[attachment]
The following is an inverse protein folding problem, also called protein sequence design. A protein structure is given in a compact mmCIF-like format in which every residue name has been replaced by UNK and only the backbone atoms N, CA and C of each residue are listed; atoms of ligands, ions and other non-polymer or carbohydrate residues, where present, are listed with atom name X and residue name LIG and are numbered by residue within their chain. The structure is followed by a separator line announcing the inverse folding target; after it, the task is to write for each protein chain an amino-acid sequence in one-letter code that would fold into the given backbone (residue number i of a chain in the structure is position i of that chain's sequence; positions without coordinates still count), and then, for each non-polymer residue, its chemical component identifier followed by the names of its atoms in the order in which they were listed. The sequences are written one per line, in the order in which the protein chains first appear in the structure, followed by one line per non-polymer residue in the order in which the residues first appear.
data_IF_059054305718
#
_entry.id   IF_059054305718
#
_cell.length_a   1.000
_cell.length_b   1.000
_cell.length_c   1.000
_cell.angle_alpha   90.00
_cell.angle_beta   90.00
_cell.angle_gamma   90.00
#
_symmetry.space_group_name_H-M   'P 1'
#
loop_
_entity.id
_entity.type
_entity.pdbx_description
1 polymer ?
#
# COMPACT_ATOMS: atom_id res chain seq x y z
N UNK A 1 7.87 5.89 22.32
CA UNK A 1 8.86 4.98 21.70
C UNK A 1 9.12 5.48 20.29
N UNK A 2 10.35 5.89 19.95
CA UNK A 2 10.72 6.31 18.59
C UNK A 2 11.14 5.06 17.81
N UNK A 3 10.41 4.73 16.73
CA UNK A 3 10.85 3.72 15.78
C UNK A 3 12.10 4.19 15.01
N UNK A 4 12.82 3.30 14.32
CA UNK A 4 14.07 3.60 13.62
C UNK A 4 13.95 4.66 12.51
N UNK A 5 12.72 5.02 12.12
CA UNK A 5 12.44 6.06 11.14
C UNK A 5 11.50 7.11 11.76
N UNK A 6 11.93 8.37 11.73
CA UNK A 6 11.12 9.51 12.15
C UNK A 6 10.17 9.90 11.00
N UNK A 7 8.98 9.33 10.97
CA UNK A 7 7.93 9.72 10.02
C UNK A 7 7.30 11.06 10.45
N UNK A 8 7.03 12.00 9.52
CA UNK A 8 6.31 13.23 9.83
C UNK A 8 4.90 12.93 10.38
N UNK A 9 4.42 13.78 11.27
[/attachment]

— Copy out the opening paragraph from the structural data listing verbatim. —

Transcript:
The following is an inverse protein folding problem, also called protein sequence design. A protein structure is given in a compact mmCIF-like format in which every residue name has been replaced by UNK and only the backbone atoms N, CA and C of each residue are listed; atoms of ligands, ions and other non-polymer or carbohydrate residues, where present, are listed with atom name X and residue name LIG and are numbered by residue within their chain. The structure is followed by a separator line announcing the inverse folding target; after it, the task is to write for each protein chain an amino-acid sequence in one-letter code that would fold into the given backbone (residue number i of a chain in the structure is position i of that chain's sequence; positions without coordinates still count), and then, for each non-polymer residue, its chemical component identifier followed by the names of its atoms in the order in which they were listed. The sequences are written one per line, in the order in which the protein chains first appear in the structure, followed by one line per non-polymer residue in the order in which the residues first appear.